Gov. Ned Lamont, speaking at a press conference in Farmington, said Chief State's Attorney Richard Colangelo Jr. would "be gone" if he could fire him.

Gov. Ned Lamont on Thursday said Chief State’s Attorney Richard Colangelo Jr. would “be gone” if the governor had the power to fire him.

The governor’s remarks came at a press conference a day after the state released the results of an independent investigation into Colangelo’s hiring of Anastasia Diamantis, the daughter of Konstantinos “Kosta” Diamantis, a former deputy secretary of the Office of Policy and Management.

That investigative report questioned the credibility of Colangelo and Kosta Diamantis as they tried to explain how Anastasia Diamantis was selected to fill a state job in the Division of Criminal Justice, which pays $99,000 a year.

The report found that Colangelo was prodding Kosta Diamantis at the same time to use his influence to increase the salaries for several positions within the Division of Criminal Justice.

Emails that were reviewed as part of the investigation suggested that Colangelo was seeking those raises in order to prevent other state employees within the Division of Criminal Justice from opposing his reappointment.

“I do not hire him. I do not fire him. But if I did, he’d be gone,” Lamont said of Colangelo.

“I have zero tolerance for this type of ethical malfeasance,” Lamont added. “I believe this was an abuse of the public trust.”

On Wednesday, Colangelo’s office said he was reserving comment until completing his review of the report. The CT Mirror called a spokeswoman for his office on Thursday but did not receive an immediate response.

Lamont’s opinion on the matter will not decide whether Colangelo continues to serve in his current role, which he took over two years ago.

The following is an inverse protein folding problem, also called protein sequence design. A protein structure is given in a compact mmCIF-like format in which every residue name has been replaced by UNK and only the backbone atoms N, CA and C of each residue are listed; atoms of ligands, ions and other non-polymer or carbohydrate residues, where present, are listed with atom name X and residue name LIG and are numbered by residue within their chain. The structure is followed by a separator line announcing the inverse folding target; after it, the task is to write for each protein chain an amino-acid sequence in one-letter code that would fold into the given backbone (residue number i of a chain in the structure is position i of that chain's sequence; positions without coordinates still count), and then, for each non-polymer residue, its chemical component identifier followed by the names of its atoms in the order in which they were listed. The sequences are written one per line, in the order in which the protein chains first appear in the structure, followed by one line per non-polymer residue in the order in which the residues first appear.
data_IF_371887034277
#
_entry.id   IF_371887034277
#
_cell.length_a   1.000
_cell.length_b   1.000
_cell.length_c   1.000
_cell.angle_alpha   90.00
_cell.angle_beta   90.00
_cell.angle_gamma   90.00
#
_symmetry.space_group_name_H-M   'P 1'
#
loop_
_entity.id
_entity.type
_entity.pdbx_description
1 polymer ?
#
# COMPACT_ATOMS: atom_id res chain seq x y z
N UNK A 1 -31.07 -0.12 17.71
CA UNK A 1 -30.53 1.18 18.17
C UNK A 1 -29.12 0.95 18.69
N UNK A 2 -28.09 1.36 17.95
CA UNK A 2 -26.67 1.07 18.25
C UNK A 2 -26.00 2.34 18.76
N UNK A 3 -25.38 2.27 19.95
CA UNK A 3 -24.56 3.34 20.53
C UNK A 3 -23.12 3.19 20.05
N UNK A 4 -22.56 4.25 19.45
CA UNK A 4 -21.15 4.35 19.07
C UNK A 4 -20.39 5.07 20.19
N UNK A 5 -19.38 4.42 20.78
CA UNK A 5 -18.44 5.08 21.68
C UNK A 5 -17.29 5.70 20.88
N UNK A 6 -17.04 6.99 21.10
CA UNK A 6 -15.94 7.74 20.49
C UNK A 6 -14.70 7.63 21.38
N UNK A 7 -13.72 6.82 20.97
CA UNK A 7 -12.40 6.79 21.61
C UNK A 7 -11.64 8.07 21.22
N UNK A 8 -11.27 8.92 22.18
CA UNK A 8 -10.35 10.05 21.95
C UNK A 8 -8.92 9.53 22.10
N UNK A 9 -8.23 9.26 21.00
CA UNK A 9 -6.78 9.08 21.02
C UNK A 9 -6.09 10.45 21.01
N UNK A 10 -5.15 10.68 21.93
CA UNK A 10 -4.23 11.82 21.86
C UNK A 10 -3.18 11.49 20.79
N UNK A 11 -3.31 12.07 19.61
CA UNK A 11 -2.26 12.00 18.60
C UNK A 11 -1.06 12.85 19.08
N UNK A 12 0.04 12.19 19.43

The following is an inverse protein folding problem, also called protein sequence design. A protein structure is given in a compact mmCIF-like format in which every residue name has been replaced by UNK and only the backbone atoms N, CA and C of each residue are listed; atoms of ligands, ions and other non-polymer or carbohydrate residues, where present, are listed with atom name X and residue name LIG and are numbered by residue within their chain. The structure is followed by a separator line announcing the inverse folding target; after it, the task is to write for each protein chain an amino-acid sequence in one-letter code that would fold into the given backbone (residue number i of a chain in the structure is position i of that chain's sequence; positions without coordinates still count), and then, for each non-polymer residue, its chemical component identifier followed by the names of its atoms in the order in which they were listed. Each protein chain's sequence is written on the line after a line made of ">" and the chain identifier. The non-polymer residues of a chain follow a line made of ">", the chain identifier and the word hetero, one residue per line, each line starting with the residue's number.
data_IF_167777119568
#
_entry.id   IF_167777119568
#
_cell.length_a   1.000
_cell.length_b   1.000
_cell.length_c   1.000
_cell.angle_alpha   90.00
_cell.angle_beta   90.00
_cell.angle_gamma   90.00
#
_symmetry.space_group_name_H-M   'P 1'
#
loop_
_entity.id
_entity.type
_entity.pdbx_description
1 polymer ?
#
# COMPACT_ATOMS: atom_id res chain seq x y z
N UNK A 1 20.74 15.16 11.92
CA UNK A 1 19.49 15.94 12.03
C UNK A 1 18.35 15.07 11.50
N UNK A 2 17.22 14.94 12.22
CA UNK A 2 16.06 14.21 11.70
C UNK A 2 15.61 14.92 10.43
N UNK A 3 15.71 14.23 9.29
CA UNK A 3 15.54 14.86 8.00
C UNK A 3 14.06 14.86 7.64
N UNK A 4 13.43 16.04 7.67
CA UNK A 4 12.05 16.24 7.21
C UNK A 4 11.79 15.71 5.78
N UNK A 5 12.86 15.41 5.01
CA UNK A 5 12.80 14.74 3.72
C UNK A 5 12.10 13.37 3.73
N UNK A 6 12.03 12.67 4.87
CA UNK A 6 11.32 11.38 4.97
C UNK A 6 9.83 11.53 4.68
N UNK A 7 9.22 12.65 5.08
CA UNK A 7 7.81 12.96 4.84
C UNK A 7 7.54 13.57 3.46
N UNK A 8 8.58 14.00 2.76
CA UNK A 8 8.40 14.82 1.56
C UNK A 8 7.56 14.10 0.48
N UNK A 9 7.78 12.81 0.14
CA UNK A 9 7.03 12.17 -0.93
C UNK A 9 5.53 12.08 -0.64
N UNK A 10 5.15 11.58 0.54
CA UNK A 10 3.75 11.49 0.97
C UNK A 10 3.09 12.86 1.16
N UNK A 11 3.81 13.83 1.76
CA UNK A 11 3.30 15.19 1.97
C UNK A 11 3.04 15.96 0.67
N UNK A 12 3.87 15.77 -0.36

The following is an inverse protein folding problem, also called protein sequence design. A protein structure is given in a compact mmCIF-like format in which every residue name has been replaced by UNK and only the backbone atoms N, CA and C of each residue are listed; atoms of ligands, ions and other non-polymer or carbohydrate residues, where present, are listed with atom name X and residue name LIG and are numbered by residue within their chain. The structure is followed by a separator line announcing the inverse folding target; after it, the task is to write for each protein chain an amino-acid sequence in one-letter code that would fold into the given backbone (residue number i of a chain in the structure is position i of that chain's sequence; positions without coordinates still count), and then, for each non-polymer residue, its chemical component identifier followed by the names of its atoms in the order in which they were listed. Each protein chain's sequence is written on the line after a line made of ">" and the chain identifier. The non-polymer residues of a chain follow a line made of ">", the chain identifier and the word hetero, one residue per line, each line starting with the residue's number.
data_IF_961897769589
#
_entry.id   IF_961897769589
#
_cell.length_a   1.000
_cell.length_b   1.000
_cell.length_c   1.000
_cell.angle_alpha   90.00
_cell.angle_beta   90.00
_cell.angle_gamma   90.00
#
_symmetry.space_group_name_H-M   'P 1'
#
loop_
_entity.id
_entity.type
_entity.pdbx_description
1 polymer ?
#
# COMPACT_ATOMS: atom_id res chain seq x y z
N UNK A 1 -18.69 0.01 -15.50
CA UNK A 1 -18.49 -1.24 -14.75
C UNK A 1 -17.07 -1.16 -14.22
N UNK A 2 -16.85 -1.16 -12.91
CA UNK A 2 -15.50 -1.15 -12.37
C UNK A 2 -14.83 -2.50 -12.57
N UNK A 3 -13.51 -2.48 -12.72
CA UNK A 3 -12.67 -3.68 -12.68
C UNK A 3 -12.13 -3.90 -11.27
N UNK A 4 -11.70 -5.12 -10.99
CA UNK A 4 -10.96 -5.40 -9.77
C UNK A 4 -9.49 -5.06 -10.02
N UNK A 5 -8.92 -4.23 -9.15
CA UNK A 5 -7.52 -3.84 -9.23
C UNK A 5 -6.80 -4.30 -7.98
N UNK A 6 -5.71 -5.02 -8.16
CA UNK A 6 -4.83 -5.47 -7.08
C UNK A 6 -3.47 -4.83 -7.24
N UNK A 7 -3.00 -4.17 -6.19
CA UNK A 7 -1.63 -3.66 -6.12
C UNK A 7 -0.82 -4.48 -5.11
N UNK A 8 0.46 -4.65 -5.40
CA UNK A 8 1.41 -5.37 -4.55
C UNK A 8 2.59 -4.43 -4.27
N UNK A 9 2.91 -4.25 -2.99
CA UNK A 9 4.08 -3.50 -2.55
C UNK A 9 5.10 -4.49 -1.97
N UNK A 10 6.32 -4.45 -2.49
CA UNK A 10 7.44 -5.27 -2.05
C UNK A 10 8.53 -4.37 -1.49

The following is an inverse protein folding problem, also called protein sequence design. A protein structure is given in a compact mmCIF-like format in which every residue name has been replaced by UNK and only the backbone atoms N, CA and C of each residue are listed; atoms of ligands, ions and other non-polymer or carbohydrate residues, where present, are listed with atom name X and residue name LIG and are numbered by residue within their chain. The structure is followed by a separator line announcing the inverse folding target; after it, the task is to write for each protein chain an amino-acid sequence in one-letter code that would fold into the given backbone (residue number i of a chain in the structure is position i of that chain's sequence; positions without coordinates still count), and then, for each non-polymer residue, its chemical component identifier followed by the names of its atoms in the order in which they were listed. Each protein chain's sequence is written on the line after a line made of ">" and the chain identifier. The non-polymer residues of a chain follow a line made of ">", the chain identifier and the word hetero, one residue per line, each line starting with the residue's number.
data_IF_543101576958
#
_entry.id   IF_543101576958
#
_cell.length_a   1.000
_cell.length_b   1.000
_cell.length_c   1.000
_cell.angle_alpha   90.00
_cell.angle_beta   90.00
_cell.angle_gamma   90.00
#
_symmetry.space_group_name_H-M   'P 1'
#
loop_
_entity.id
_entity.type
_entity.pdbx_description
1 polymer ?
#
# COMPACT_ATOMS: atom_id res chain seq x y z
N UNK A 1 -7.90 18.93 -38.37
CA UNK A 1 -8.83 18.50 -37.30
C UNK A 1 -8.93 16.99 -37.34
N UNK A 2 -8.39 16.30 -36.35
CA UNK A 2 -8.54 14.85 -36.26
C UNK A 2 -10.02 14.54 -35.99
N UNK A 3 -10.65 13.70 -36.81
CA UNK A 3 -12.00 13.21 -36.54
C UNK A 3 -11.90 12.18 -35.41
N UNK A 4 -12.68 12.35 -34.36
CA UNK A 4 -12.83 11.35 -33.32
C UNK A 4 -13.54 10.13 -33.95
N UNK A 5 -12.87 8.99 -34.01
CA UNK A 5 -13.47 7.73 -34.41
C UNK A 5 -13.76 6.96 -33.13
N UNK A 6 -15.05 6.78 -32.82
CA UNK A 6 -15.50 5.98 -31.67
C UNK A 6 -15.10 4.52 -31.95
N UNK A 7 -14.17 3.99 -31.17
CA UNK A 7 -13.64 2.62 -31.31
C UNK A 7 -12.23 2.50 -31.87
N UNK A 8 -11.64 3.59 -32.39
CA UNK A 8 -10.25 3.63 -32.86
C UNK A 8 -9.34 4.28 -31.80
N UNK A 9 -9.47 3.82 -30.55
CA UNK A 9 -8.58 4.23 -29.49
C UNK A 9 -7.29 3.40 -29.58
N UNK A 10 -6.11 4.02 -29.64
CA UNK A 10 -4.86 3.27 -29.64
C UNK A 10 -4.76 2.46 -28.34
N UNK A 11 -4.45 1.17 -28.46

Colangelo’s fate rests with the state’s Criminal Justice Commission, which is led by Andrew McDonald, an associate justice of the Connecticut Supreme Court.

During the press conference on Thursday, Lamont urged the Criminal Justice Commission to make its decision soon.

The findings in the investigative report, Lamont said, damage the trust that people have in government and “cast a pall” over all public employees, even though the vast majority are hardworking public servants.

On Thursday, McDonald issued a statement:

“The findings in the report are quite startling and raise profoundly serious questions about whether the Chief State’s Attorney can continue to discharge the duties of the constitutional office he holds,” the statement reads. “No Chief State’s Attorney has ever been removed, so I have asked the Attorney General’s office to advise the commission on the full extent of the due process that would need to be observed in any removal hearing. At a minimum, the statute that dictates that process … would require the commission to level formal charges against him, issue a summons to him, and conduct a hearing to show cause why he should not be removed from office. At such a hearing, he could be represented by counsel and call witnesses in his defense.